Azoospermia | Understanding the causes, diagnosis, and treatment methods


What is Azoospermia?

In a normal male, the volume of ejaculated semen is approximately 2-5 millilitres and should contain sperm. Under normal circumstances, the brain sends hormonal signals that stimulate sperm production in the testes. The sperm then undergo development in the epididymis, move into the vas deferens, and are eventually ejaculated along with the semen. Azoospermia refers to the condition where there is no sperm present in the ejaculated semen, making natural conception difficult.



Various factors can cause azoospermia and can generally be classified as obstructive and non-obstructive causes:

Obstructive Azoospermia:
The ability of the testes to produce sperm is not impaired, but there is a blockage in the ducts that transport the sperm, preventing them from reaching the semen. This can be congenital (such as congenital absence of the vas deferens) or due to acquired infections (such as mumps or sexually transmitted diseases) that lead to ductal obstruction.

Non-obstructive Azoospermia:
Testicular failure: The male is unable to produce sperm normally due to testicular dysfunction. This can be caused by genetic disorders (such as Klinefelter syndrome or Y-chromosome microdeletions), chemotherapy, radiation therapy, or certain medications. Varicocele (enlarged veins within the scrotum) or undescended testicles can increase the testes' temperature and lead to azoospermia. In some cases, the cause of azoospermia cannot be identified even after a thorough examination.

Hypothalamic or pituitary problems: The brain fails to send hormonal signals to stimulate sperm production. This condition is less common and can be caused by factors such as brain tumours, a history of brain surgery or radiation therapy, or genetic defects.

Retrograde ejaculation: In some men, semen does not exit through the penis during ejaculation but instead enters the bladder in a "retrograde" manner. Causes include diabetes, history of prostate or bladder surgery, certain medications for blood pressure or emotional disorders, and spinal cord injuries.



Many men with azoospermia are diagnosed with this condition due to difficulties in conceiving (infertility). It may also be discovered during premarital/preconception check-ups. The symptoms experienced depend on the underlying cause:

Men with obstructive azoospermia generally have normal libido and sexual function. Some men with testicular failure may experience decreased libido due to low male hormone levels or may have sexual dysfunction. Men with hypothalamic and pituitary problems may exhibit symptoms related to the underlying cause leading to azoospermia. In the case of retrograde ejaculation, men may have very little or no ejaculation during climax, but they may notice cloudy urine after climax (due to the presence of semen in the urine).



To diagnose azoospermia, doctors typically perform the following examinations and evaluations:

  • Semen analysis: The doctor will request a semen sample from the male for laboratory testing to determine the presence of sperm. If no sperm is found in the semen sample, another semen analysis should be conducted after a certain period of time, as acute illnesses can also cause temporary sperm production issues. If retrograde ejaculation is suspected, the patient should submit the first urine sample after climax for examination of the presence of sperm.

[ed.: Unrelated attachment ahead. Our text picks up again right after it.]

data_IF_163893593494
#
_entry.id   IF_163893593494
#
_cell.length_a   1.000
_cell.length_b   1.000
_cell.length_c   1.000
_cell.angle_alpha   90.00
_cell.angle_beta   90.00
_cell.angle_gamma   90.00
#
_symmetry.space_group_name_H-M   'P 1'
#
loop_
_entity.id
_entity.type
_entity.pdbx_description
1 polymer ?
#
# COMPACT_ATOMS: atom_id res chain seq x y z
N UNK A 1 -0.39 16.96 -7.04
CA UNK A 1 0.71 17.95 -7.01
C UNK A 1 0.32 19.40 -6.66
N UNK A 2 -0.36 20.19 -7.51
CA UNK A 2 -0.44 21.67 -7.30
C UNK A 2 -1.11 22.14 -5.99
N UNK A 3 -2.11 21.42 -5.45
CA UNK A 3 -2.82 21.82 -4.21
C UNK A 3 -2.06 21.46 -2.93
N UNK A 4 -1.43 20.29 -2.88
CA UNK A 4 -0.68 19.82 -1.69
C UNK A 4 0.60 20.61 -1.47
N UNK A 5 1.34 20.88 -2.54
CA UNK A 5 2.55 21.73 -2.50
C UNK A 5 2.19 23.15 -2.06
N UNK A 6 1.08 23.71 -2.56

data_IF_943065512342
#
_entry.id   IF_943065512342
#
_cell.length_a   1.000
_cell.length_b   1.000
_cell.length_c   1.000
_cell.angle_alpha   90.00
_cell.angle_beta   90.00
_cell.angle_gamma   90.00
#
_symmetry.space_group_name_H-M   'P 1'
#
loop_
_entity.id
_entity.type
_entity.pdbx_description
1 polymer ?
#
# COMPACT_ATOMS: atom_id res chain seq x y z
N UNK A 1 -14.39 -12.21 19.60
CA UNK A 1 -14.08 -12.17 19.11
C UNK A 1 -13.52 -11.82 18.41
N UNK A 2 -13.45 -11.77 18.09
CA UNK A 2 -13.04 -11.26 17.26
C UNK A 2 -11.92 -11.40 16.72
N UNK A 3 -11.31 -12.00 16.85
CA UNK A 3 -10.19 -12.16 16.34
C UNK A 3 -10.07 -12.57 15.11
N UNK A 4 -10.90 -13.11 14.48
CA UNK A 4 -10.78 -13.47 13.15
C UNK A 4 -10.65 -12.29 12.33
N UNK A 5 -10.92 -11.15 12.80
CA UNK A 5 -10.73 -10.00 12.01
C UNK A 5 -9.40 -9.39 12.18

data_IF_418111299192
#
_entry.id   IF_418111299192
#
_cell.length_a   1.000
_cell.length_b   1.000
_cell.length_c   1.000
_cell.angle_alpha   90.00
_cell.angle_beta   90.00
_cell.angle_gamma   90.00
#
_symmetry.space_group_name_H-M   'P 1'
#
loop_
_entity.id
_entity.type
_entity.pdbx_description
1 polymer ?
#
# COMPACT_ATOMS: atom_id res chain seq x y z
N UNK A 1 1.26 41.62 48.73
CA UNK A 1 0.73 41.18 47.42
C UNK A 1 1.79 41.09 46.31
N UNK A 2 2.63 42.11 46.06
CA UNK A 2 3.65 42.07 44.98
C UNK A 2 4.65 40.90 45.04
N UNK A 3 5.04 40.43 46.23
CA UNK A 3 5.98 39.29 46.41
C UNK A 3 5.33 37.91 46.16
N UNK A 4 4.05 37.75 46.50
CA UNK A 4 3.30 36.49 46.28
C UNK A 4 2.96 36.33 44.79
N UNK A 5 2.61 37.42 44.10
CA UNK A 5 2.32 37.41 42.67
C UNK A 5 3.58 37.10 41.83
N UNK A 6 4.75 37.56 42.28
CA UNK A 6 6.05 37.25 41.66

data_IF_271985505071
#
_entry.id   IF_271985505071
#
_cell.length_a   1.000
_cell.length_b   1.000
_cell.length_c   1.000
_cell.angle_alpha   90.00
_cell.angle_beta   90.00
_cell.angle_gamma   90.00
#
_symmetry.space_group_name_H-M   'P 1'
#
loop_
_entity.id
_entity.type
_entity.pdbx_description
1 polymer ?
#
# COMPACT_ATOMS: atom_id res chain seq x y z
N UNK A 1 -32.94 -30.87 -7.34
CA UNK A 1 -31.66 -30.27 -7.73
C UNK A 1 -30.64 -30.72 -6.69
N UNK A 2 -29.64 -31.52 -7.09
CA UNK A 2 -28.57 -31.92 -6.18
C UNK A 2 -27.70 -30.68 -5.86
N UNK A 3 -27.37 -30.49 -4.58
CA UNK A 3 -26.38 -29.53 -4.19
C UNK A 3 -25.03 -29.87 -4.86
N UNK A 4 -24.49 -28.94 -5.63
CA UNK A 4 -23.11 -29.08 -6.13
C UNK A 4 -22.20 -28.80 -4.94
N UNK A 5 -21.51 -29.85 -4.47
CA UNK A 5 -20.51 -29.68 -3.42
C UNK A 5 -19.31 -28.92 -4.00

• Blood tests: Blood tests can be conducted to evaluate pituitary hormone and male hormone levels, to rule out any endocrine problems.
  • Chromosome analysis: This is done to assess for any Y-chromosome microdeletions that may be causing genetic testicular failure.
  • Ultrasound examination: Consultation with a urologist for a physical examination can help determine if there are any obstructions or structural abnormalities in the testes and the vas deferens.



Even if diagnosed with azoospermia, there is still a chance of successful pregnancy. Depending on the underlying cause and individual circumstances, reproductive specialists and urologists will tailor treatment plans accordingly. Here are some common treatment options:

Obstructive Azoospermia: Depending on the specific cause, surgical reconstruction to clear the blockage may be considered, or surgical sperm retrieval can be performed for the female partner to undergo in vitro fertilisation (IVF) treatment. Since the ability of the testes to produce sperm is not impaired, surgical interventions can often successfully obtain sperm.

Non-obstructive Azoospermia (Testicular Failure): Sperm retrieval directly from the testes is usually necessary. The success rate depends on the specific cause.

Hypothalamic or Pituitary Problems: Stimulation of sperm production can be achieved through hormonal injections.

Retrograde Ejaculation: If possible, discontinuing the medications that may be causing the problem can help. Sperm can also be retrieved from the urine for use in assisted reproductive techniques such as IUI or IVF.


How to Increase Sperm Count and Quality?

Men should adopt a healthy lifestyle: avoid smoking, maintain a healthy weight, and exercise regularly. They should also avoid wearing tight clothing and exposure to high temperatures, such as hot springs or saunas, as heat can kill sperm and affect testicular function.

Azoospermia is one of the causes of male infertility, but it does not mean that pregnancy is impossible. With proper diagnosis and treatment, many patients still have a chance to become fathers. If you or your partner suspects azoospermia, it is important to consult a specialist in reproductive medicine as early as possible to receive appropriate advice and treatment plans.

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